The beach is bathed in a clear, white light this morning. It’s running over the rocks – causing deep shadows and colourful highlights. It’s gently brushing the beach with a bright warmth. On the water it’s glistening and sparkling to the south and east and creating sun glitter all the way to the horizon. The glitter is caused by the appearance of multitudes of small images of the sun formed as the wavelets move and orientate themselves correctly to reflect the sun’s light to our eyes. It’s beautiful this morning.
For a long time summer seemed like a very distant prospect. The past winter on the island was muscular and harsh – and seemed to go on, and on, and on. For weeks we battled through atrocious weather. Spring was slow to develop and came in with bone numbing temperatures. Lambs were born into a brumal world and had to survive prolonged spells of cold, wet weather.
Now, however, that is all behind us – and almost forgotten – and we’re luxuriating in a world of warmth and vivid colours. Sunrise is anticipated, mornings are times of excitement and expectation and days are long and restorative. Spirits are high. Summer is here.
Monday is a momentous day here on the island. Visitors can arrive on Monday because COVID restrictions are being eased and travel is possible over the England/Scotland border and across Scotland and to the islands. It seems the steady trickle of visitors we’ve had in the last few weeks will become a stronger flow as we move towards the summer. The change in easing must have also been picked up at ‘Migration Central’ because the first Corncrake have arrived on the island this week. This may be a crucial year for Corncrake on Tiree because numbers have been falling quite dramatically elsewhere despite initiatives to build the population. In 2014 there was a record count of 1283 calling males. By 2019 this number had dropped to just 872 – of which 298 were recorded on Tiree.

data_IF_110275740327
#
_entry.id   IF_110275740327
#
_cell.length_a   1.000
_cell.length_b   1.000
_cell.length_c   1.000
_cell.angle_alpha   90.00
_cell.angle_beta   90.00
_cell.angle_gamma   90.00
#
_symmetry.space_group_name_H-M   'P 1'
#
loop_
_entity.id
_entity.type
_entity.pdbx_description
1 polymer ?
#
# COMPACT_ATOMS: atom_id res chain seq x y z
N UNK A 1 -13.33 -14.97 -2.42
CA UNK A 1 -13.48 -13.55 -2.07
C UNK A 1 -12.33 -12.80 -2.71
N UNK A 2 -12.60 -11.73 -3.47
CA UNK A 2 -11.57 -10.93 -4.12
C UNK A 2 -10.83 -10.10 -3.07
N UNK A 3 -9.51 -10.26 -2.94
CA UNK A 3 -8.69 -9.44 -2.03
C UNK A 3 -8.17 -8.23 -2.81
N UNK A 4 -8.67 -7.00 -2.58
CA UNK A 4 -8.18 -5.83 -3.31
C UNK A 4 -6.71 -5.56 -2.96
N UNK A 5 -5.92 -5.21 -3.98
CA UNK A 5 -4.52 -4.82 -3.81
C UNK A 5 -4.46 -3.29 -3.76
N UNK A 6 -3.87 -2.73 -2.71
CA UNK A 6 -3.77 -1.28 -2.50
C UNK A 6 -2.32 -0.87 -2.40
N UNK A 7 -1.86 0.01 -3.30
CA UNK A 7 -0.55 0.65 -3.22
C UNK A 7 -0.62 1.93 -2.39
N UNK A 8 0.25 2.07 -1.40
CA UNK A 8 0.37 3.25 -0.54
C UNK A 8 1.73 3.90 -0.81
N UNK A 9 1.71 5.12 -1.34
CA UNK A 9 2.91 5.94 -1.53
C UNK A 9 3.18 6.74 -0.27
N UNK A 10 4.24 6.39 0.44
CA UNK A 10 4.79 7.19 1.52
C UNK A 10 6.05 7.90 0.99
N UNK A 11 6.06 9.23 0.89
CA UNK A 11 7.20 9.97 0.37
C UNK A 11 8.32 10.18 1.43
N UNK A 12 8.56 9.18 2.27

You probably will have noticed from our home page that we’re on the move. Like many others, this past year has caused us to re-evaluate our lives here on the island. Our plan is to sell our house – Sunbeam – and make Blue Beyond Cottage our permanent home. After this summer, we will no longer be letting out the cottage for holiday visitors.
We would like to thank everyone who has stayed at Blue Beyond Cottage since 2016, particularly those who have kept in touch over the past few years. We have very much appreciated your friendship and kindness. We hope you will call on us when you are next on Tiree.
View details of Sunbeam here if you’re interesting in finding out more about our house which is now for sale.
After two weeks of mighty storms and bone numbing temperatures, we have a mild, calm day on the island with amazing atmospheric light. We’ve had high winds, roaring seas and storm surges for days – and there has been some serious erosion to the coastline all around the island. This is evident even on the small beach below the cottage – the dunes have been cut back and there has been a huge amount of sand lost and swept out to sea.